• The study was designed as a preliminary and pilot study, with the aim of gaining estimates of accuracy of diagnosis, with the results intended to guide the design of a potentially larger and powered study. The study was not powered to definitively assess differences in the techniques. Thus, tests of statistical inference were not performed, because results can be misleading in small studies.

  • We planned to enroll 40 patients, with the expectation that colonoscopy in these patients would yield approximately 60 discovered polyps in total, on the basis on many prior trials involving colon polyps. For the comparison of groups (Cap Used vs No Cap), we expected around 60 polyps. Because the focus of this study was to gain a preliminary assessment of the potential utility of the use of a cap to guide future research, the analysis consisted of descriptive summaries only. Our primary summary measure was the proportion with a high score for the purpose of imaging quality. A score of either 4 or 5 was designated as a high score.


#

Results

Patient characteristics, including age, sex, race, patient history of CRC or adenoma, family history of CRC, and indication for procedure, were distributed similarly across the 2 study groups ([Table 1]).

Table 1

Characteristics of 40 patients undergoing colonoscopy (January 10 – November 5, 2012) with or without an endoscopic distal attachment cap.

No Cap

(n = 19)

Cap Used

(n = 21)

Age at procedure, y

64 (47, 57, 75, 85)

62 (48, 53, 76, 87)

Sex, male, no. (%)

12 (63)

11 (52)

Race, no. (%)

 White

16 (84)

18 (86)

 African American

 2 (11)

 1 ( 5)

 Hispanic

 1 ( 5)

 2 (10)

Patient history of CRC or adenoma, no. (%)

13 (68)

14 (70)

Family history of CRC, no. (%)

 6 (32)

 5 (28)

Indication for procedure, no. (%)

 Screening

 1 ( 5)

 0 ( 0)

 Surveillance average prior polyps

 1 ( 5)

 2 (10)

 EMR

 1 ( 5)

 3 (14)

 EMR follow-up

14 (74)

15 (71)

 Other (polypectomy, transanal resection, poor procedure preparation)

 2 (11)

 1 ( 5)

No Cap, colonoscopy performed without an endoscopic distal attachment cap; Cap Used, colonoscopy performed with an endoscopic distal attachment cap; CRC, colorectal cancer; EMR, endoscopic mucosal resection.

The sample median (minimum, 25th percentile; maximum, 75th percentile) is given for continuous variables. Information was unavailable for some patients regarding patient history of CRC or adenoma (n = 1, Cap Used) and family history of CRC (n = 3, Cap Used) and, therefore, could not been included in the summaries. Percentages for race in the Cap Used group sum to 101 % because of rounding.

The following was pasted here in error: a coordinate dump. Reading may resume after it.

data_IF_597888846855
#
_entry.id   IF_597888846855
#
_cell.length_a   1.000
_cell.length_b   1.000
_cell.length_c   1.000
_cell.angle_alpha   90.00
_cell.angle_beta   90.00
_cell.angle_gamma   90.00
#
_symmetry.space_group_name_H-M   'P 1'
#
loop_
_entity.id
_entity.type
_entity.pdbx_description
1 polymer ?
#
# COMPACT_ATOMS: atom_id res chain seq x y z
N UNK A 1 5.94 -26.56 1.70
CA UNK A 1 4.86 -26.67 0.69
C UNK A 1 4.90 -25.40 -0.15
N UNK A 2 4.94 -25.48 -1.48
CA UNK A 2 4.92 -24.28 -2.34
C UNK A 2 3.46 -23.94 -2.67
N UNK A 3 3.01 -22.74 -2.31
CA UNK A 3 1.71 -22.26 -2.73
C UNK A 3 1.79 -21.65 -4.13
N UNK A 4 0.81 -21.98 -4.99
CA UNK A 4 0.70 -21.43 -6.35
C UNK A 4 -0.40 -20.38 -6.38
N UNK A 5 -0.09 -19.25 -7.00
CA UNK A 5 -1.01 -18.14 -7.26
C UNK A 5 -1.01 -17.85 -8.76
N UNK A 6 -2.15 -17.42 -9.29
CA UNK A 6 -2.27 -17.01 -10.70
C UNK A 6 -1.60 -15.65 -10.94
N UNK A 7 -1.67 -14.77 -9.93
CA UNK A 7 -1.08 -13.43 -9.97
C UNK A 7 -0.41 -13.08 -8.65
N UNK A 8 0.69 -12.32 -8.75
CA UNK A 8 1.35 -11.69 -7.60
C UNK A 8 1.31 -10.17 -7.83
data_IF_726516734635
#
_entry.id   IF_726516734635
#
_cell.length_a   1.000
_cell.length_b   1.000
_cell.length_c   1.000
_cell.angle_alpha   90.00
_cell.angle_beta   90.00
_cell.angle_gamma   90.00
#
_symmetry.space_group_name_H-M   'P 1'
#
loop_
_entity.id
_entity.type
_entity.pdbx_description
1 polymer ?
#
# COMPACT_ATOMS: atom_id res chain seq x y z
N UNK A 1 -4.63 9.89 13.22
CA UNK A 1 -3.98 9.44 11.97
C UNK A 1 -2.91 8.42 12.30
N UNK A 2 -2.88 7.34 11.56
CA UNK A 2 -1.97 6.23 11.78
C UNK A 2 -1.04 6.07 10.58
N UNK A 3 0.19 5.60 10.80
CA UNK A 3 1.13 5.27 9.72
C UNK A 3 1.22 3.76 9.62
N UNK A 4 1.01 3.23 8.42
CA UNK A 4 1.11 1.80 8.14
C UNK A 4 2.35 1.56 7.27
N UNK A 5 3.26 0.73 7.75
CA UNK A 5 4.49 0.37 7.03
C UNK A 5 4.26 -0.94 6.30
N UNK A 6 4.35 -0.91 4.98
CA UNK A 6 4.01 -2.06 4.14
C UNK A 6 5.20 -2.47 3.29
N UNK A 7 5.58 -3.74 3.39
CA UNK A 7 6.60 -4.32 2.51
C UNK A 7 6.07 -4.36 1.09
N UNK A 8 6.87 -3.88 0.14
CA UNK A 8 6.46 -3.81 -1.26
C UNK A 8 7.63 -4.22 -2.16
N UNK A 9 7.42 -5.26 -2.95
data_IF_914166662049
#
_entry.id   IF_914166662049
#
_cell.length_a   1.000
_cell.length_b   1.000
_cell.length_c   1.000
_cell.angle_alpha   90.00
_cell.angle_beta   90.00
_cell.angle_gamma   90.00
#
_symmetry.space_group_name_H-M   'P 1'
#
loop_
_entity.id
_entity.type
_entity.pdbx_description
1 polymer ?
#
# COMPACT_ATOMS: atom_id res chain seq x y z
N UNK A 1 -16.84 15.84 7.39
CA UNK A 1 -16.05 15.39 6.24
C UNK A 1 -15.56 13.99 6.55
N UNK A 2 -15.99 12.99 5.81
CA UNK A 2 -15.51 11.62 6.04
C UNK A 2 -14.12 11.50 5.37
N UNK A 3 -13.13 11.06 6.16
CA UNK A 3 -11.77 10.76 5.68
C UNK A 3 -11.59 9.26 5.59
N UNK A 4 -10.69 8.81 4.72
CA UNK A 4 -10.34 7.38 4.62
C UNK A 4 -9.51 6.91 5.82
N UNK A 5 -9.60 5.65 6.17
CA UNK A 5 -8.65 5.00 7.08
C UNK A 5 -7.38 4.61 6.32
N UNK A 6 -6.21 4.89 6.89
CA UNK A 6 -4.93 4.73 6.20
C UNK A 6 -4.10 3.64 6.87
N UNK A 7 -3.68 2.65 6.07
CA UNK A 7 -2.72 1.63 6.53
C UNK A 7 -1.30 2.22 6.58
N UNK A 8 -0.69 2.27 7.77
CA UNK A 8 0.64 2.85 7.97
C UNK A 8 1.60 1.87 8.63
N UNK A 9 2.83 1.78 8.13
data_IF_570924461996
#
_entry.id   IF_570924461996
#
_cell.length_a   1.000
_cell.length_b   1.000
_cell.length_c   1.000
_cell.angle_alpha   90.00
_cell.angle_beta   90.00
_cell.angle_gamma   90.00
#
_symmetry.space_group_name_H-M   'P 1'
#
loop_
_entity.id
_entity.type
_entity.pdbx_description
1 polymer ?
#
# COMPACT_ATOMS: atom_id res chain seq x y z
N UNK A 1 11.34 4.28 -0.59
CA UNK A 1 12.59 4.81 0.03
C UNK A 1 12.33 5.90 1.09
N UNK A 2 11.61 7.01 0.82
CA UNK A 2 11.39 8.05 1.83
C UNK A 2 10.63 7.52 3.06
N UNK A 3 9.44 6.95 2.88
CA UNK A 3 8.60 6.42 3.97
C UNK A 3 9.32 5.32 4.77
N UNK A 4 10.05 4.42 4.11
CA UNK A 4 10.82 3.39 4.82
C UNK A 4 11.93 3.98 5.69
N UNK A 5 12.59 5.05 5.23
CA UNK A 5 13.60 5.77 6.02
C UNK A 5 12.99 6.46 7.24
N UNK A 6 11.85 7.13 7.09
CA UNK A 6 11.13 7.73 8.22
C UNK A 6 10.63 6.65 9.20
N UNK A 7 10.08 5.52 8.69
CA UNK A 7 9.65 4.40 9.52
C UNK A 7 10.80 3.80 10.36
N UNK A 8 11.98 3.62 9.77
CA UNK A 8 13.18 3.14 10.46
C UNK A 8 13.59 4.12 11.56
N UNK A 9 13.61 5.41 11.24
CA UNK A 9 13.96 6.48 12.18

For all 81 polyps identified, image quality and stability were similar between the 2 study groups. In specific, the proportion of images with a high quality score (4 or 5) was 74 % (28/38) in the Cap Used group versus 79 % (30/38) in the No Cap arm. We also observed that the use of the cap yielded a slightly lower proportion of images with high image stability score (45 %; 18/40) in comparison with images collected without the cap (58 %; 23/40) ([Table 2]). Higher confidence levels were also observed in the Cap Used group, with 84 % (32/38) versus 68 % (27/40) in the No Cap group ([Table 2]).

Table 2

Offline probe-based confocal laser endomicroscopy (pCLE) image interpretation of 81 polyps resected from 40 patients undergoing colonoscopy (January 10 – November 5, 2012) with or without an endoscopic distal attachment cap.

No Cap

(n = 41)

Cap Used

(n = 40)

Image quality, no. (%)

 1 = worst

 0 ( 0)

 0 ( 0)

 2

 1 ( 3)

 1 ( 3)

 3 = acceptable

 7 (18)

 9 (24)

 4

18 (47)

17 (45)

 5 = equal to histopathologic findings

12 (32)

11 (29)

 4 or 5 = high quality

30 (79)

28 (74)

Image stability, no. (%)

 1 = worst

 2 ( 5)

 4 (10)

 2

 8 (20)

 4 (10)

 3 = acceptable

 7 (18)

14 (35)

 4

10 (25)

11 (28)

 5 = equal to histopathologic findings

13 (33)

 7 (18)

 4 or 5 = high quality

23 (58)

18 (45)

Percent acceptable image

70 (10, 43, 90, 95)

60 (10, 50, 70, 95)

Confidence level, no. (%)

 Low

13 (33)

 6 (16)

 High

27 (68)

32 (84)

Diagnosis, no. (%)

 Hyperplastic/normal tissue

26 (63)

27 (68)

 Adenoma

  Low grade

11 (27)

 9 (23)

  High grade

 1 ( 2)

 4 (10)

  Traditional serrated

 3 ( 7)

 0 ( 0)

No Cap, colonoscopy performed without an endoscopic distal attachment cap; Cap Used, colonoscopy performed with an endoscopic distal attachment cap.